For over five decades, the Rolling Stones have continually reinvented themselves as musicians, performers and cultural icons, transforming music, art, fashion and popular culture in the process. This incredible legacy is explored in Exhibitionism: The Rolling Stones, a major exhibition opening this week at London’s Saatchi Gallery. Pentagram’s Abbott Miller and William Russell have collaborated on the design of the exhibition, which is produced by Tony Cochrane and Thea Jeanes-Cochrane of iEC and curated by Ileen Gallagher.
The exhibition is the most comprehensive and immersive insight to date into the career of the legendary group that has been called “The Greatest Rock ‘n’ Roll Band.” Pentagram worked closely with Mick Jagger, Keith Richards, Ronnie Wood and Charlie Watts (whose first job was working as a graphic designer for Bob Gill, one of Pentagram’s founding partners). Synthesizing environments, objects, media and sound, Miller and Russell have designed a dramatic experience that captures the revolutionary spirit of the Stones. Exhibitionism is the largest touring experience of this kind to be staged by a band or artist, and continues the band’s tradition of groundbreaking innovation combined with superior production values.
Comprising 20,000 square feet, on two floors of the Saatchi Gallery, the exhibition presents an engaging narrative journey through the band’s 50-year career, told through a series of thematic installations. Visitors are immersed in the band’s story through visceral experiences that include, among others, a recreation of their infamous first apartment on Edith Grove in Chelsea; a gallery that gives insight into the recording process, highlighting the studio environments where the Stones have worked and inviting guests to experiment with the band’s back catalogue; and a gallery that delivers a sense of the band’s incredible stage presence.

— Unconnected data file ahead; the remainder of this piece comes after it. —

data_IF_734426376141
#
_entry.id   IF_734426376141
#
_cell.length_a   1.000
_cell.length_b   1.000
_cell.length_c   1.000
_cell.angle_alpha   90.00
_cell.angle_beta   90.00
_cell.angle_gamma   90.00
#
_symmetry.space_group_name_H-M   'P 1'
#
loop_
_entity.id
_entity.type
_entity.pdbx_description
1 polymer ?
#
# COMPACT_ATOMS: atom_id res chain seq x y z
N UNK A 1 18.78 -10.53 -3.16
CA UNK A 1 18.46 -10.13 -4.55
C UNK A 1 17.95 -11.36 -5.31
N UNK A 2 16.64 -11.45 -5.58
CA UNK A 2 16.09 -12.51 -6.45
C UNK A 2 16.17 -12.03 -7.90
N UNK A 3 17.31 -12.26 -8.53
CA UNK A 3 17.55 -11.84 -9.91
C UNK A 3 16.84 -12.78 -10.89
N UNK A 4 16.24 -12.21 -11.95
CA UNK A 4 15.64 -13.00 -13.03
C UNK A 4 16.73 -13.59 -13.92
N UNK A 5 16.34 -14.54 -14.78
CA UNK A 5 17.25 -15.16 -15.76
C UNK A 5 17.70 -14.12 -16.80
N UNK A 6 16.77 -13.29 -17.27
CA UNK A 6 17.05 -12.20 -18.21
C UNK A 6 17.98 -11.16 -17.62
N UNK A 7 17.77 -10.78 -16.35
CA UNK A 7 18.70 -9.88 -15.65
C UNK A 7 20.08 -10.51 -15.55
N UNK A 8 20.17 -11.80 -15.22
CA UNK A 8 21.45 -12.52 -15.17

The exhibition embraces all aspects of art and design, sound, film, video, fashion and performance, encompassing more than 500 important and original artifacts from the band’s personal archives. Items from all phases of the band’s career are highlighted, including rare guitars and instruments, iconic costumes, rare audio tracks and unseen video clips; personal diaries and correspondence; original posters and album cover artwork; stage and set designs; and sequences from films and videos. The Stones tell their own story through their quotes and voices, offering an intimate narrative in unique audio and video sources produced for the show.
Over the years, the Stones have worked with many musicians, producers, stage designers, clothing designers, filmmakers and other creative collaborators to realize their vision. This tradition continued with the exhibition, which in addition to Pentagram, Gallagher and the producers brought together the video and production designers FRAY studio (Finn Ross and Adam Young); the longstanding Rolling Stones lighting designer Patrick Woodroffe, his partner Adam Bassett and their team at Woodroffe Bassett Studio; the milliner Stephen Jones, who created unique head pieces for the mannequins; the filmmakers Sam Pattinson and Paul Dugdale and their teams; and Robin Brown and the scenic team at Paragon for the recreation of Edith Grove.
Miller and his team have also designed Exhibitionism: The Rolling Stones, the book that accompanies the exhibition.